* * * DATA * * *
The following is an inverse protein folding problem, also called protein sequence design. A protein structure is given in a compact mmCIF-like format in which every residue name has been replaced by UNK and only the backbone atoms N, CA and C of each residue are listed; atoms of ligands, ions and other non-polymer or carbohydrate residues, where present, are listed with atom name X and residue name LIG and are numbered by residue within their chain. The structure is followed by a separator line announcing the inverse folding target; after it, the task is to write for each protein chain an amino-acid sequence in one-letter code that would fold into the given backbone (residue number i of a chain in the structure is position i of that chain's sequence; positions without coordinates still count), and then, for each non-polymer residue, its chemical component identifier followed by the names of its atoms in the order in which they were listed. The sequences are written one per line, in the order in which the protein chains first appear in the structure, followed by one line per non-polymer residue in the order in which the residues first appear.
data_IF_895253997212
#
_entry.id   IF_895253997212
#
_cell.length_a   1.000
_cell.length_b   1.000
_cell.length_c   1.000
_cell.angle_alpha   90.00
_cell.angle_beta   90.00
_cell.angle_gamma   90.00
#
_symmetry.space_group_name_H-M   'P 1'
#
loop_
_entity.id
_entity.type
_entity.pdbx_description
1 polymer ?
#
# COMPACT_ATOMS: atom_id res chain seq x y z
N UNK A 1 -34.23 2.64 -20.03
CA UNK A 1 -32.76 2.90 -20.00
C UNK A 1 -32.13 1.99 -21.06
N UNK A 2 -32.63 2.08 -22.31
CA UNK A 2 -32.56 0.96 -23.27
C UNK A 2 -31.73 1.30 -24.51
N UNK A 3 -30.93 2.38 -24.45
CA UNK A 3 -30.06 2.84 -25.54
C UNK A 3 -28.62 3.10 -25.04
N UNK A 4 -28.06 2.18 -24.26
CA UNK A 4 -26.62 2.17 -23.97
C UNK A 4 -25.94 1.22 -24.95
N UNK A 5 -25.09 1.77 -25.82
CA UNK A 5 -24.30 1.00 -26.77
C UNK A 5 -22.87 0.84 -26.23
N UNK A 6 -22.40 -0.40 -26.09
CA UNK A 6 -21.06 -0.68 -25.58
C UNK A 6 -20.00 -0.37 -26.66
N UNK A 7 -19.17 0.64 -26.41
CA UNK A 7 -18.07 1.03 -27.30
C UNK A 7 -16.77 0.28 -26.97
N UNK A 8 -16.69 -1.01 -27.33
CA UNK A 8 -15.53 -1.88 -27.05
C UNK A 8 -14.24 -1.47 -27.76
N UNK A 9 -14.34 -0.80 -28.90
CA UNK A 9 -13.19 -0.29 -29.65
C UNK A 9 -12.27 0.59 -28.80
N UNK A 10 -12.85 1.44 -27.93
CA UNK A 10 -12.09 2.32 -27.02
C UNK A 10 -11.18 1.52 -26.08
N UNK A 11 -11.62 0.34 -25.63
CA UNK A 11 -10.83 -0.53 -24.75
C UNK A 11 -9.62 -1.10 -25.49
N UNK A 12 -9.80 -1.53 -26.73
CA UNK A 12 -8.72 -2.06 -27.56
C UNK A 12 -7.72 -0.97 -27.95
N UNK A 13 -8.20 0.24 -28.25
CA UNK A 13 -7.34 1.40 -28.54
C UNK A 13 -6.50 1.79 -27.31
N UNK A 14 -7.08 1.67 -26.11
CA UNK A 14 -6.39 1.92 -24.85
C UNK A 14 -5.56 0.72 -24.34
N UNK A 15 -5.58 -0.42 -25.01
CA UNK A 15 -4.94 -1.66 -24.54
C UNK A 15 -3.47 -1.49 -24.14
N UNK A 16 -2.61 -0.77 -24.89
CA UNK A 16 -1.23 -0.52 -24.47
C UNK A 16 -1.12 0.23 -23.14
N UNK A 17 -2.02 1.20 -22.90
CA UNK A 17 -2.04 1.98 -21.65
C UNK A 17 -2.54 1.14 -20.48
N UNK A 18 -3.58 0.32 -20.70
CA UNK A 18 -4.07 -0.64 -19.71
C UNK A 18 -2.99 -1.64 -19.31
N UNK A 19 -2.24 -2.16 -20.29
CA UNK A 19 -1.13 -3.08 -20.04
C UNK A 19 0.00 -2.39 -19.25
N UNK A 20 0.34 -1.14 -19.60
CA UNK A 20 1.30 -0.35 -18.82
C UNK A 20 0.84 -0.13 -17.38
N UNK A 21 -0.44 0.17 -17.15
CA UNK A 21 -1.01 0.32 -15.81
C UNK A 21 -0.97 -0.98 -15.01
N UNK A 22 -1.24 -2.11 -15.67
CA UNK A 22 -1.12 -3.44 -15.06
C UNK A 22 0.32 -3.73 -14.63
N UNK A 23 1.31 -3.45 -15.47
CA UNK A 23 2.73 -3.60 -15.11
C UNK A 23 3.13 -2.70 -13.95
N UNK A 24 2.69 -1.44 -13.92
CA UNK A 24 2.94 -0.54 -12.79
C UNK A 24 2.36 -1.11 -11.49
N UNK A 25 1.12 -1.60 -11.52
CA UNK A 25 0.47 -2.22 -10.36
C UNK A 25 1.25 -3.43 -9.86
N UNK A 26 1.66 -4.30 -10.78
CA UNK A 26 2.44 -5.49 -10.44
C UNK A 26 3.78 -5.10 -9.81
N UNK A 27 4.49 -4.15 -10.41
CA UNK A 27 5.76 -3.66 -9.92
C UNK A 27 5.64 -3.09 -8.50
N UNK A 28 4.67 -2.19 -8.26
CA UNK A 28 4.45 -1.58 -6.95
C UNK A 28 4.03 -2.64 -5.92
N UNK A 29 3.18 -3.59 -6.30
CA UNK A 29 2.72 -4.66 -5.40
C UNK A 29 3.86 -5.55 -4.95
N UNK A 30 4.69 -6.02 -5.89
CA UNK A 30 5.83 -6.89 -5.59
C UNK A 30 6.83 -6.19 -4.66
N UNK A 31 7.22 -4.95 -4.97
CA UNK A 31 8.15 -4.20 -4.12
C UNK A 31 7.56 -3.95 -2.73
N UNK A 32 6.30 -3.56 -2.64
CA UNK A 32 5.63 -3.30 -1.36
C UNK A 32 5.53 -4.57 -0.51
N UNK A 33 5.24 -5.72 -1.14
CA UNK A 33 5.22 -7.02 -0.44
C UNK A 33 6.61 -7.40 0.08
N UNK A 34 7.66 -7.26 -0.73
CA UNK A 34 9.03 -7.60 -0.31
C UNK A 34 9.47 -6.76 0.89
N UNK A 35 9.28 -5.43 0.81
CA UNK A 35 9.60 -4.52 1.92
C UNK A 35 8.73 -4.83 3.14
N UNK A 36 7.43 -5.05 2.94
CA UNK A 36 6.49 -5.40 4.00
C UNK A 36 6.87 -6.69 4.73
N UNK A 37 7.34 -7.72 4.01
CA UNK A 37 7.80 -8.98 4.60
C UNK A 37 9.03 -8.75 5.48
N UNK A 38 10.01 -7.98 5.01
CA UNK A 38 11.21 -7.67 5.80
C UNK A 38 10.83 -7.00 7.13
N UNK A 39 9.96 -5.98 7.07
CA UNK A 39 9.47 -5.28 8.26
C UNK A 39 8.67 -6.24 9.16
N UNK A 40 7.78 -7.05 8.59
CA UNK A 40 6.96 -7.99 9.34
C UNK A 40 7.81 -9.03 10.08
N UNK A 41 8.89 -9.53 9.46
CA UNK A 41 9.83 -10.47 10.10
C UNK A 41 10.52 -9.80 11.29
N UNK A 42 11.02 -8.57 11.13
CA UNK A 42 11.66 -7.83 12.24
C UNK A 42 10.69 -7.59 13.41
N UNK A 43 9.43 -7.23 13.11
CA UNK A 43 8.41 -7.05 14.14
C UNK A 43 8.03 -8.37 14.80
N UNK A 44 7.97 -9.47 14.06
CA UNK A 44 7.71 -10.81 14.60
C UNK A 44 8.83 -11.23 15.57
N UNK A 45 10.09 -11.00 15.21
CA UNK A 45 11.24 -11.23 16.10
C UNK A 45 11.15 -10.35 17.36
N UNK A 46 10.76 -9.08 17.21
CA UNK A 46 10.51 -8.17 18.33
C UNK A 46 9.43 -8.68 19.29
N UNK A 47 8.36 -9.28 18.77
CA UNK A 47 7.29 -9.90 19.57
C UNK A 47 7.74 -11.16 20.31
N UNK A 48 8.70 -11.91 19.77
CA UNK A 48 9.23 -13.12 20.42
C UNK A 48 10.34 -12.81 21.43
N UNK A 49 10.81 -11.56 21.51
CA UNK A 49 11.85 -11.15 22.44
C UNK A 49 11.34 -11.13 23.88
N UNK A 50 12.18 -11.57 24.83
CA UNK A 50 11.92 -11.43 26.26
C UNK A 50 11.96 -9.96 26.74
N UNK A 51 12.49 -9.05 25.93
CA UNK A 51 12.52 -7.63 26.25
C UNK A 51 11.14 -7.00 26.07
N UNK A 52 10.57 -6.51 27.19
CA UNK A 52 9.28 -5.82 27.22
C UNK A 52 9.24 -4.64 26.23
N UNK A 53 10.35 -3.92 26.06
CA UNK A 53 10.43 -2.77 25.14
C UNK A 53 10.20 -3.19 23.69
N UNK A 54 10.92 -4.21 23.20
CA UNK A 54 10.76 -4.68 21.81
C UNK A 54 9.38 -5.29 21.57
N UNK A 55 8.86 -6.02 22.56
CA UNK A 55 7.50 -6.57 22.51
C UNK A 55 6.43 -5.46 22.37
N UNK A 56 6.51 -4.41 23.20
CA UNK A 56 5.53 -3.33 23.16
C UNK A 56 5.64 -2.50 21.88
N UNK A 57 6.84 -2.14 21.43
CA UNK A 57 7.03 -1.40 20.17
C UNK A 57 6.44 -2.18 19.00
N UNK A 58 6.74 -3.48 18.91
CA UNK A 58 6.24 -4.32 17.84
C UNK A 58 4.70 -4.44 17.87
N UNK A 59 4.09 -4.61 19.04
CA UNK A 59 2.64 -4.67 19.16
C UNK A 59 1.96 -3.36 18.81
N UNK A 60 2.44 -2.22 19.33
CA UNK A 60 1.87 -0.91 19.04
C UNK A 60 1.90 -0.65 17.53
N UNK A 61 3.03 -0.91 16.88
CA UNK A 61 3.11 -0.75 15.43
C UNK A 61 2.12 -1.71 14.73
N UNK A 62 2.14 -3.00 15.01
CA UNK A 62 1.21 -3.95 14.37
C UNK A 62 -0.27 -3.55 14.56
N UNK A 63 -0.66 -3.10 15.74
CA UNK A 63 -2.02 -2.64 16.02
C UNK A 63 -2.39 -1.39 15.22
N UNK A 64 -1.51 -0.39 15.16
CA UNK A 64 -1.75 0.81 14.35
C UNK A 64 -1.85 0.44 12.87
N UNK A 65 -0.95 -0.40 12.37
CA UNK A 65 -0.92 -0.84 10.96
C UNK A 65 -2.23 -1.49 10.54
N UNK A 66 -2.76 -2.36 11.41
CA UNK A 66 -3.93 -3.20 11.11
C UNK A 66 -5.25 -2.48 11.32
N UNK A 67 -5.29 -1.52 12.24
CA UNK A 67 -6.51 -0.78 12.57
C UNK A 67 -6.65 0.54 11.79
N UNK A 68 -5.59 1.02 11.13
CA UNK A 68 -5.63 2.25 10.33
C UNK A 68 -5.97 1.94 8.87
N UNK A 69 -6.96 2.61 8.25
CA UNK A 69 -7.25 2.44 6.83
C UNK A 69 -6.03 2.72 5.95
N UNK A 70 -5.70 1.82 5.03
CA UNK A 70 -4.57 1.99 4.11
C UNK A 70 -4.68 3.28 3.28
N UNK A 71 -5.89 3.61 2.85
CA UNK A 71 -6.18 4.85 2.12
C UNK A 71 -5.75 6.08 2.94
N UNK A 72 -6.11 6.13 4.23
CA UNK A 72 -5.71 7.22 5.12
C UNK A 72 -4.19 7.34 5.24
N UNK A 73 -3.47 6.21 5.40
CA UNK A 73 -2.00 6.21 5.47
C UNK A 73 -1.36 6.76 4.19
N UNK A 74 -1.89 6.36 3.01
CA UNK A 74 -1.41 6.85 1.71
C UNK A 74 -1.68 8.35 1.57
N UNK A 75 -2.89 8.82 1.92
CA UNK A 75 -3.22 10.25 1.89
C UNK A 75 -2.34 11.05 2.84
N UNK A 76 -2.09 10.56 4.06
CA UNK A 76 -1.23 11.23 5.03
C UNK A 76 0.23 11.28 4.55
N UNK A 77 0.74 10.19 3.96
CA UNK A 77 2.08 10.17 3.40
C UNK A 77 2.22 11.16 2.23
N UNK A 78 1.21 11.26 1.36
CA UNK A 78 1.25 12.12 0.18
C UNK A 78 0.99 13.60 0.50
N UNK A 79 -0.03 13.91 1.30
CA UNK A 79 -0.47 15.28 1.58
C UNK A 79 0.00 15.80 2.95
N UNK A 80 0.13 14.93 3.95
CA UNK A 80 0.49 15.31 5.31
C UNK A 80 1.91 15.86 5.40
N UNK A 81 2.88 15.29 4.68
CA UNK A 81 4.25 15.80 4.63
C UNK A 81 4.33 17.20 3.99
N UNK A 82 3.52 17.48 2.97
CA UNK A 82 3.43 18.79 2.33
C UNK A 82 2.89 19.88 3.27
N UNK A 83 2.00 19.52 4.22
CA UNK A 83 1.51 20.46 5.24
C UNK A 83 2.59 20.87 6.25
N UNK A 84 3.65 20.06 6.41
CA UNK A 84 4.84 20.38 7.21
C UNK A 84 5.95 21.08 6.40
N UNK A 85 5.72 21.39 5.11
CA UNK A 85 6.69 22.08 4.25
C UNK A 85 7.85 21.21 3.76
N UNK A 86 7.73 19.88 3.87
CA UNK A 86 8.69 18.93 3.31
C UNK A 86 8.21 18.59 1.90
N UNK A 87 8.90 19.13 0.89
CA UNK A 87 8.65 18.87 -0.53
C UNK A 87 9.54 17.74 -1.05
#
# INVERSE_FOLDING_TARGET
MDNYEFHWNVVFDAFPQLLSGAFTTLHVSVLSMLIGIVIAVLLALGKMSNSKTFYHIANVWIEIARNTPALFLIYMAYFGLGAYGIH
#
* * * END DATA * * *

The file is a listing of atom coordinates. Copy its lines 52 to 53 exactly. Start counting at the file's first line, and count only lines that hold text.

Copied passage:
N UNK A 11 -11.62 0.34 -25.63
CA UNK A 11 -10.83 -0.53 -24.75